Updated rules protect Albertans from disaster

Emergency management partners set up a temporary dam during a training exercise in spring 2018.

The Emergency Management Amendment Act is now in effect, providing communities with an easy reference as they develop and refine their emergency management plans and programs.

“We have all seen the number and severity of disasters increase over the years – and every time a major event happens, we learn from it. By updating our legislation, we are applying what we have learned and are working with municipalities to help them better prepare for disasters and keep Albertans safe.”

Shaye Anderson, Minister of Municipal Affairs

Changes to the act also allow for the addition of the Local Authority Emergency Management Regulation.

The regulation will come into force Jan. 1, 2020 to give municipalities sufficient time to implement. The regulation will ensure:

  • Municipalities have up-to-date emergency plans and programs that are regularly reviewed and exercised.
  • Elected officials and municipal employees are trained for their roles and understand their responsibilities.
  • Responsibilities and functions of municipal emergency advisory committees and emergency management agencies are clear.
  • Regional collaboration agreements with other municipalities are clear.

“The update to the Emergency Management Act and addition of the Local Authority Emergency Management Regulation not only demonstrate the importance of emergency management in Alberta, but also support all municipalities by providing a clear and objective set of requirements to assist in ensuring we continually strive to improve our internal processes.”

Merrick Brown, director, Health, Safety, Environment & Emergency Management, City of Medicine Hat

Over the summer, the government engaged with 92 municipalities and five organizations to gather input that helped inform the new regulation. First responders, local elected officials, municipal directors of emergency management, Metis Settlements and First Nations all participated in the discussions. The resulting feedback has been issued in a report that is now available online.

Minister Anderson announced the amendments and the addition of the regulation at the Alberta Emergency Management Agency Summit on Dec. 5. The summit brings together emergency management partners from across Alberta to help strengthen and build relationships and offer opportunities for professional development.

The Emergency Management Amendment Act was introduced in April 2018. It was passed on Nov. 1 and came into force on Nov. 19.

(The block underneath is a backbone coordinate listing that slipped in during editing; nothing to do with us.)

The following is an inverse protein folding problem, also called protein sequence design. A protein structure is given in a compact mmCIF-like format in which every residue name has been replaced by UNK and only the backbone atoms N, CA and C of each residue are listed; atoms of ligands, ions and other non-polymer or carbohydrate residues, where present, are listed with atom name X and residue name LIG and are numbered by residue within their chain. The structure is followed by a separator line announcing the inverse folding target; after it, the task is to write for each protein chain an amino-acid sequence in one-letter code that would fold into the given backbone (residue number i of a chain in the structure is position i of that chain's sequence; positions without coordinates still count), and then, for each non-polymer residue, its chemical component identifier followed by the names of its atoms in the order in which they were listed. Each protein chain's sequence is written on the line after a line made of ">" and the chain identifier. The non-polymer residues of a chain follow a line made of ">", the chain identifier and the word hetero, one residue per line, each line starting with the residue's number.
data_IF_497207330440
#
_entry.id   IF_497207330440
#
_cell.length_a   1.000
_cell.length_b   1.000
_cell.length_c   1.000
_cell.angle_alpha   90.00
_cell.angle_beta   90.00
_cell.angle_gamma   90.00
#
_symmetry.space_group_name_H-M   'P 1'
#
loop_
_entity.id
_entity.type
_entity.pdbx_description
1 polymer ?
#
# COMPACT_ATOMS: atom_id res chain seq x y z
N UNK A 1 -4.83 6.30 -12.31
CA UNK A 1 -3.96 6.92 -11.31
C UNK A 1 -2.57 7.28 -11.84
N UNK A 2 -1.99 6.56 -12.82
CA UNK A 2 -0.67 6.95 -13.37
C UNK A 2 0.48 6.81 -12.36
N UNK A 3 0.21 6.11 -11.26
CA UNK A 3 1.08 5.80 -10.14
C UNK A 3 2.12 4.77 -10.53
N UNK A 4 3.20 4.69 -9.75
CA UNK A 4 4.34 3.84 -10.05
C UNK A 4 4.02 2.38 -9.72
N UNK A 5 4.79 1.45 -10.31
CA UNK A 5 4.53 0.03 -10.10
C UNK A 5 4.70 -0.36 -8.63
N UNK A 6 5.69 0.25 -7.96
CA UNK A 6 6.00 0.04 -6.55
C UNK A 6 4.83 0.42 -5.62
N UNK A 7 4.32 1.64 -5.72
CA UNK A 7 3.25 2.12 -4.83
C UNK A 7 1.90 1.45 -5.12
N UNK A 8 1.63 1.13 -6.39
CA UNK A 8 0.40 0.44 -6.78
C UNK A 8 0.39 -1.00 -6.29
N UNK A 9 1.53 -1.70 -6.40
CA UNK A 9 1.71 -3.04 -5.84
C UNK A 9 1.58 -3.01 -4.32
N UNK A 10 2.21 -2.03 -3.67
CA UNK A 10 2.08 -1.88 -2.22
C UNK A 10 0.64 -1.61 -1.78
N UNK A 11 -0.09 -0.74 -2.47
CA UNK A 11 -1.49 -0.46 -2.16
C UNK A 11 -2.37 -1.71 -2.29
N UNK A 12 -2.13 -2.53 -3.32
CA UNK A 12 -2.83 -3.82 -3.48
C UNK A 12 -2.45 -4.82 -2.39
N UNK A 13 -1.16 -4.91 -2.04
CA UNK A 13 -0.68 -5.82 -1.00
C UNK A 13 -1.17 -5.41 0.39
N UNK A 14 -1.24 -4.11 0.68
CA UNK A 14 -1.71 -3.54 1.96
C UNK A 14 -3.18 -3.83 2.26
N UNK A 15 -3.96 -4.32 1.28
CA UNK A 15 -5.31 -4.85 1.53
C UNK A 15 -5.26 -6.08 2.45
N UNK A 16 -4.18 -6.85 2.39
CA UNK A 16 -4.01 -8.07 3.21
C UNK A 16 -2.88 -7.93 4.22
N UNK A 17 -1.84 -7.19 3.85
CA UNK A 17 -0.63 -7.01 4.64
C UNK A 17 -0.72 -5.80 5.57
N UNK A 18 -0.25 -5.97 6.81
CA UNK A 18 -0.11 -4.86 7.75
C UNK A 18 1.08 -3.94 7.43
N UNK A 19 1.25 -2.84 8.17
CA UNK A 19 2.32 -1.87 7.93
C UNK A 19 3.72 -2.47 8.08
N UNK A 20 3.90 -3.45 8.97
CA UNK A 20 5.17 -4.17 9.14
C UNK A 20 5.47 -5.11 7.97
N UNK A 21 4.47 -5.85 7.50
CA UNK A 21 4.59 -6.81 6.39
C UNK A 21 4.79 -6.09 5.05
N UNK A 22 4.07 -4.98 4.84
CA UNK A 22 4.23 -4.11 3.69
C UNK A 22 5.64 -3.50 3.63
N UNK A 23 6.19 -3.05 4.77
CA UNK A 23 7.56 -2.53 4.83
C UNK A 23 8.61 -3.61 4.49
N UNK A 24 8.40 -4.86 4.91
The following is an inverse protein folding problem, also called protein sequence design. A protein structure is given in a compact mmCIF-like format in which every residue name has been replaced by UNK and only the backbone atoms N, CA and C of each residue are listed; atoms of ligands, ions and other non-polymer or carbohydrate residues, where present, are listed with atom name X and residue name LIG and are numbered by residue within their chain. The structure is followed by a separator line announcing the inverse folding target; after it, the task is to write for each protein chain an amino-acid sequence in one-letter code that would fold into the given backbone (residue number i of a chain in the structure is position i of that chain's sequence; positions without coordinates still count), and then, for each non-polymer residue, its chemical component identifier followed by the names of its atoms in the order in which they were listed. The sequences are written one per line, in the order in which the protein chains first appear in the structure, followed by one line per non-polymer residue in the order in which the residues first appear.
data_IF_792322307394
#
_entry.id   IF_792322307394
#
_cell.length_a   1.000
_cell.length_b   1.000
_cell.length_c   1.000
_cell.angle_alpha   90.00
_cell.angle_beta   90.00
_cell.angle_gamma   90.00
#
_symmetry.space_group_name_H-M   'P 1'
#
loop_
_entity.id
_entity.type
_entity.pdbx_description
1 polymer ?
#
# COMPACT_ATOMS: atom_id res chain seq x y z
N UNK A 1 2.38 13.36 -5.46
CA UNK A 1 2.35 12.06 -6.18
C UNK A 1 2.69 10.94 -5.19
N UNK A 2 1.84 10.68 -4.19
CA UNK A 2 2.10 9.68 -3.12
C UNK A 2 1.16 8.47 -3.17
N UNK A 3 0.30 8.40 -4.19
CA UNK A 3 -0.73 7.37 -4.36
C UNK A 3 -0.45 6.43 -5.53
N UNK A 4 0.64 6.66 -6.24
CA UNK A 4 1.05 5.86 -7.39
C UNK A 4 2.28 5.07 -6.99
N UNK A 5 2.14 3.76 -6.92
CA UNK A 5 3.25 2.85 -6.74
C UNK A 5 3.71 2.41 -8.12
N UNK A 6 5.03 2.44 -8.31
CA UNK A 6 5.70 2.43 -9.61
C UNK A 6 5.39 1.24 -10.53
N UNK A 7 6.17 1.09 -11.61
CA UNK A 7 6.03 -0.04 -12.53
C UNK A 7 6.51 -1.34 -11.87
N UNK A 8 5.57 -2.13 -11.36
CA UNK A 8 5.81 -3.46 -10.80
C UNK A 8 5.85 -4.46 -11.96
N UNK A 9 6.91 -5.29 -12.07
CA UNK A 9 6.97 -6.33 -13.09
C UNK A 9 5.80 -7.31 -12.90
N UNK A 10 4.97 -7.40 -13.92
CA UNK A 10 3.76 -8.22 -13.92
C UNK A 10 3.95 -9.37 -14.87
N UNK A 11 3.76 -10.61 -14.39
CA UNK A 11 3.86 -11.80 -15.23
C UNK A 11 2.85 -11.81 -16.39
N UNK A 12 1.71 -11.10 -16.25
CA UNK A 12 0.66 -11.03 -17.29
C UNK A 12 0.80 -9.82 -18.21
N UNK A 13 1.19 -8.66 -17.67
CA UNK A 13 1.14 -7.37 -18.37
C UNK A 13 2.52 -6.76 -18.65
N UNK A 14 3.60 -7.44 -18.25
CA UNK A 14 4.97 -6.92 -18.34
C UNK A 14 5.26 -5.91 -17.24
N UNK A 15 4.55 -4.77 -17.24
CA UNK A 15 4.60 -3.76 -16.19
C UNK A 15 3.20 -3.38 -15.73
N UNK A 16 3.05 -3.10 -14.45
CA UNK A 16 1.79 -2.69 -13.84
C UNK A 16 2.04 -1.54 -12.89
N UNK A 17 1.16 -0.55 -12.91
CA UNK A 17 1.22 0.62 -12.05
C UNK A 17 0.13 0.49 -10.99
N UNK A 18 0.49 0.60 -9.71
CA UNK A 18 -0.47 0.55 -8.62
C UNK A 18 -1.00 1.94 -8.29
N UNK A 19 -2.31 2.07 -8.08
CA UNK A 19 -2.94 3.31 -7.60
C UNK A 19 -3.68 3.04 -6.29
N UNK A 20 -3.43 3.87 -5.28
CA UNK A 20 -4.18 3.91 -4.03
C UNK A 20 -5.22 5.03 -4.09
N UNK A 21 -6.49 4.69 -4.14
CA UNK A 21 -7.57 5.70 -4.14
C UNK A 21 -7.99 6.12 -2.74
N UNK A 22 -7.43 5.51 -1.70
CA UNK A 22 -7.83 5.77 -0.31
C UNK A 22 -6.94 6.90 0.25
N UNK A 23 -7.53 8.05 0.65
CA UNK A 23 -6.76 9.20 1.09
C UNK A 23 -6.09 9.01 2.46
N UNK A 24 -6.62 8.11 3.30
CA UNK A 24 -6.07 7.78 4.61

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New legal supports for sexual violence survivors

The Government of Alberta provided a $700,000 grant to the Elizabeth Fry Society of Edmonton for the pilot initiative.

“For anyone who’s endured the trauma of a sexual assault, trying to figure out where to turn to for help can be scary and overwhelming. Helping survivors of sexual violence understand their legal options is an important step in empowering them to move forward on their healing journey. I’m grateful to the Elizabeth Fry Society and participating lawyers for their partnership in providing new legal resources to people who need those services the most.”

Danielle Larivee, Minister of Status of Women

For years, we have been hearing from survivors of sexual violence who have been sitting with their pain and suffering, not knowing what options are available to them or what they can do to move forward. This program is about providing legal advice from a rights-based approach, and we hope to help as many folks as possible who have experienced sexual violence. We continue to be amazed by their courage and bravery.

Toni Sinclair, executive director, Elizabeth Fry Society of Edmonton

As part of their involvement in this project, participating lawyers have received specialized training in trauma-informed practice, gender-based and intersectional approaches, and Indigenous historical trauma. The project offers support, resources and referrals to help sexual violence survivors better understand their options as they seek healing and justice.

The three-year pilot program is being rolled out in municipalities served by the Elizabeth Fry Society, including Edmonton, Red Deer, Stony Plain, Morinville, St. Albert, Sherwood Park, Fort Saskatchewan, Ponoka, Camrose, Wetaskiwin, and a number of Indigenous communities.

The project is open to adult survivors of all genders who have experienced sexual violence in Alberta, regardless of how much time has passed since the incident.

Survivors of sexual violence wishing to learn more about the program can email legal_advice@efryedmonton.ab.ca or call 780-784-2213.


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